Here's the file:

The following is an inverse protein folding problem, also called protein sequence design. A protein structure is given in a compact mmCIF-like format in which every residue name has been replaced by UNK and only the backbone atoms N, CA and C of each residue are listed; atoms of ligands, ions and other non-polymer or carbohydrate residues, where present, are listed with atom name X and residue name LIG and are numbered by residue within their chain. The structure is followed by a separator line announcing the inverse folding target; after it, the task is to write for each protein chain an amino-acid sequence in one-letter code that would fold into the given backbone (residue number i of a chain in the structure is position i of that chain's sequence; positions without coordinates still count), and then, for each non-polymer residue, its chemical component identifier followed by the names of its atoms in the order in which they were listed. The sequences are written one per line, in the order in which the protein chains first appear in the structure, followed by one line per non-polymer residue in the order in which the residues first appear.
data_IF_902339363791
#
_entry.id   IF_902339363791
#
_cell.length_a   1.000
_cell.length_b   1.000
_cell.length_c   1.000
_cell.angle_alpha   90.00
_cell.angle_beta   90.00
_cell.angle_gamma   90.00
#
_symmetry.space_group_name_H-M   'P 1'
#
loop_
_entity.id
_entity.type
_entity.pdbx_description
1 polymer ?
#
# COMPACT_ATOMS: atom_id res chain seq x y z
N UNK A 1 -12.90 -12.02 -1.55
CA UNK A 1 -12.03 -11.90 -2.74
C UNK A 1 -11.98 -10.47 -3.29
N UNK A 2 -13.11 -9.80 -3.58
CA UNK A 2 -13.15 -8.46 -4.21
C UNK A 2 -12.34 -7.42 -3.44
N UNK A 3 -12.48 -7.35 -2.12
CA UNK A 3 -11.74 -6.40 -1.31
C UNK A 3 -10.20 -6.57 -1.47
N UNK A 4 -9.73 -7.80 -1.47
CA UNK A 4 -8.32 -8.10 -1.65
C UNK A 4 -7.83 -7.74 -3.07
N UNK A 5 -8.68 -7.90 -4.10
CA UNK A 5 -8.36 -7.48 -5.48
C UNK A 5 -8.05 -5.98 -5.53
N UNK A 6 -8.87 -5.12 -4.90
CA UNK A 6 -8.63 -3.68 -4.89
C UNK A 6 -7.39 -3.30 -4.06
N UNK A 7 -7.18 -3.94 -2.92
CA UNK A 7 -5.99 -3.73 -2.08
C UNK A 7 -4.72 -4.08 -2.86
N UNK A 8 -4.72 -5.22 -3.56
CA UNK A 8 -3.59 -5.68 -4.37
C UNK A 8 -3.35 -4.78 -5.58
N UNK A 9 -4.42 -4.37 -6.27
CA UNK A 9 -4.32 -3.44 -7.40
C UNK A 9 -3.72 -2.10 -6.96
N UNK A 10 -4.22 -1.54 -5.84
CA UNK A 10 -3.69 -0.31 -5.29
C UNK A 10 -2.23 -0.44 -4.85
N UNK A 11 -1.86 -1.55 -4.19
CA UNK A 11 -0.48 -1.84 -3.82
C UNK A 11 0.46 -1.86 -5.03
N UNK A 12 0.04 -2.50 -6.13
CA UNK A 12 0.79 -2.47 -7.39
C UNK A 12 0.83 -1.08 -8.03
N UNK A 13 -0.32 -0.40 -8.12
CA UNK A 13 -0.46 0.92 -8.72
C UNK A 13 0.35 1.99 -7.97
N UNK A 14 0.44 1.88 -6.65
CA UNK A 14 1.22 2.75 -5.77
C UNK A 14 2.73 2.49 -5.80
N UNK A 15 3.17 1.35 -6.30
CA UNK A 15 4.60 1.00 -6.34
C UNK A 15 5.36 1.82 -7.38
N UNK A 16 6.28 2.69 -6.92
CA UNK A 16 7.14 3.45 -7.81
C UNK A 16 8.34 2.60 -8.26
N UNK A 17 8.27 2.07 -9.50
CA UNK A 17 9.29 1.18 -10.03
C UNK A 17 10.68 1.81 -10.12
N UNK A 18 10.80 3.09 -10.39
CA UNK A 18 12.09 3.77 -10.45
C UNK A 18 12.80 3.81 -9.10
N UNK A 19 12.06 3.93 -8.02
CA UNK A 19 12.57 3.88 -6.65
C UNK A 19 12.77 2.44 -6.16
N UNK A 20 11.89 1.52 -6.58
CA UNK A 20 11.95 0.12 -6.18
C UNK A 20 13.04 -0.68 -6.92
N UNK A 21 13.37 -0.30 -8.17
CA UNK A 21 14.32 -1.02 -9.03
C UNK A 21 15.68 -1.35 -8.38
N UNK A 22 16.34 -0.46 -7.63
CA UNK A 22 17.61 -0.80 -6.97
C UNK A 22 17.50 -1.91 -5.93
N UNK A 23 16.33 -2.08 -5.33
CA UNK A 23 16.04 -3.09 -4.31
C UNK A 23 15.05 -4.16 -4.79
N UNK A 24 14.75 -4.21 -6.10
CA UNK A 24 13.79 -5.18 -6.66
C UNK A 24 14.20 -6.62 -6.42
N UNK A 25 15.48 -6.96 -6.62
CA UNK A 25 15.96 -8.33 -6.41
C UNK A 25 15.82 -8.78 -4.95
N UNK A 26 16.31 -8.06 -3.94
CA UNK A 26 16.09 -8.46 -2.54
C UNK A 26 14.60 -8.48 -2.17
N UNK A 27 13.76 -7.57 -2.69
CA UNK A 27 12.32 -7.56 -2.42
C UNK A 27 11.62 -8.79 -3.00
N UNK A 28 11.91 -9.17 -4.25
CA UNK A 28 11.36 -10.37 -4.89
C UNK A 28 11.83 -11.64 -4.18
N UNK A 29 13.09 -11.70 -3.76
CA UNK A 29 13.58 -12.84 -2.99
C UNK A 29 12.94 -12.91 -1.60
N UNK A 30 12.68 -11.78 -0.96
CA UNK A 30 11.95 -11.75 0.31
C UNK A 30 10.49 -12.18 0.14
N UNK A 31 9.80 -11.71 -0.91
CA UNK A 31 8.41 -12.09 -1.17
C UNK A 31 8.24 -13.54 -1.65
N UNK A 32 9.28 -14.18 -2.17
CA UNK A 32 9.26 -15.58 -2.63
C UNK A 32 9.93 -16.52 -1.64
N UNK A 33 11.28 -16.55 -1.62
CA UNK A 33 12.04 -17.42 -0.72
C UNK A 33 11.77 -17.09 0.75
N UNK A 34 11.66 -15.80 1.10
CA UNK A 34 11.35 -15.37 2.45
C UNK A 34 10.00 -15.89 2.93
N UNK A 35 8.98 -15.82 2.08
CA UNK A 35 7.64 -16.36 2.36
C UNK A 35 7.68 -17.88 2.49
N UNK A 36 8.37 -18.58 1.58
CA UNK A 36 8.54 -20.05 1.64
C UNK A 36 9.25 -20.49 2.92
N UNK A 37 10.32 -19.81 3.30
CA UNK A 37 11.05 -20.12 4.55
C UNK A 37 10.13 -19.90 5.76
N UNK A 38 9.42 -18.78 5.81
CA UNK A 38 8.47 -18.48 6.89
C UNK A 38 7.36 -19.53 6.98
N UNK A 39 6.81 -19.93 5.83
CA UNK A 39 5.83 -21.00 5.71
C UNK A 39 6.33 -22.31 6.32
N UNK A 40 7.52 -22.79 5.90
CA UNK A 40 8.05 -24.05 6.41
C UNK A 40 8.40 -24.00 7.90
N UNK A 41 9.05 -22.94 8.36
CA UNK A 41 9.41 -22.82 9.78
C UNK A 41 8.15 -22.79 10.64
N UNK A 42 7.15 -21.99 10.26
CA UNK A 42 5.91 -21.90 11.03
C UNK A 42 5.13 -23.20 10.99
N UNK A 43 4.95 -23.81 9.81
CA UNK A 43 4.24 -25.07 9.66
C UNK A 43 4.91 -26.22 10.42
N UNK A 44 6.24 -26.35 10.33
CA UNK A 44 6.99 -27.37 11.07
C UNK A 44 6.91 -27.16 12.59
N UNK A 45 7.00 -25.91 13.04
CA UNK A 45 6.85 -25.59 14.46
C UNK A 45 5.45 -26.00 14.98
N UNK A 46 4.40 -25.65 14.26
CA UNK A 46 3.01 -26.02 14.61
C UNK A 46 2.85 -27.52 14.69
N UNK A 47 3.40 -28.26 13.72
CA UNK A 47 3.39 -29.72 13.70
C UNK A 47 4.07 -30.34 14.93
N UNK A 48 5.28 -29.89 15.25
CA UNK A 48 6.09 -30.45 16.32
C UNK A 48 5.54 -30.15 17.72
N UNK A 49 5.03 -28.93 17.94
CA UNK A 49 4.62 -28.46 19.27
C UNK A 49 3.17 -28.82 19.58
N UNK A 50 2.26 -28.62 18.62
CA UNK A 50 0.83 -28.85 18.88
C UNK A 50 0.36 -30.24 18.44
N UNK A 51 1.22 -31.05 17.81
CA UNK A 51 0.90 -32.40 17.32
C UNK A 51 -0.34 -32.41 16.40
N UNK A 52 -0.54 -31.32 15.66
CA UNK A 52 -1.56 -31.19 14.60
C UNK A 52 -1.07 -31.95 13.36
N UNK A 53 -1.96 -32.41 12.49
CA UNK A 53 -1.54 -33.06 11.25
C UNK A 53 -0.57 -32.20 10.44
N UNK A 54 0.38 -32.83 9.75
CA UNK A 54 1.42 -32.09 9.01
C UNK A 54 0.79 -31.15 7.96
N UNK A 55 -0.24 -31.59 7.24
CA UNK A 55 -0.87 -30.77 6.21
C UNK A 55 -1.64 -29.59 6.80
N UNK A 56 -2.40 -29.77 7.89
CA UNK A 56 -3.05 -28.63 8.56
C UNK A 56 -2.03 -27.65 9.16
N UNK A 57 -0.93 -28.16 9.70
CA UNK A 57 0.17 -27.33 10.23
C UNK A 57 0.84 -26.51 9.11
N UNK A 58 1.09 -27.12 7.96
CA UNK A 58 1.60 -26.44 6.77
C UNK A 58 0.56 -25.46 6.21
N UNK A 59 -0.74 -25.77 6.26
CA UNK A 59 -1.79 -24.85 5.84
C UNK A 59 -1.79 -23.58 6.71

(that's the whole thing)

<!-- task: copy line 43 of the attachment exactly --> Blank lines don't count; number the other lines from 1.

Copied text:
N UNK A 8 -4.72 -5.22 -3.56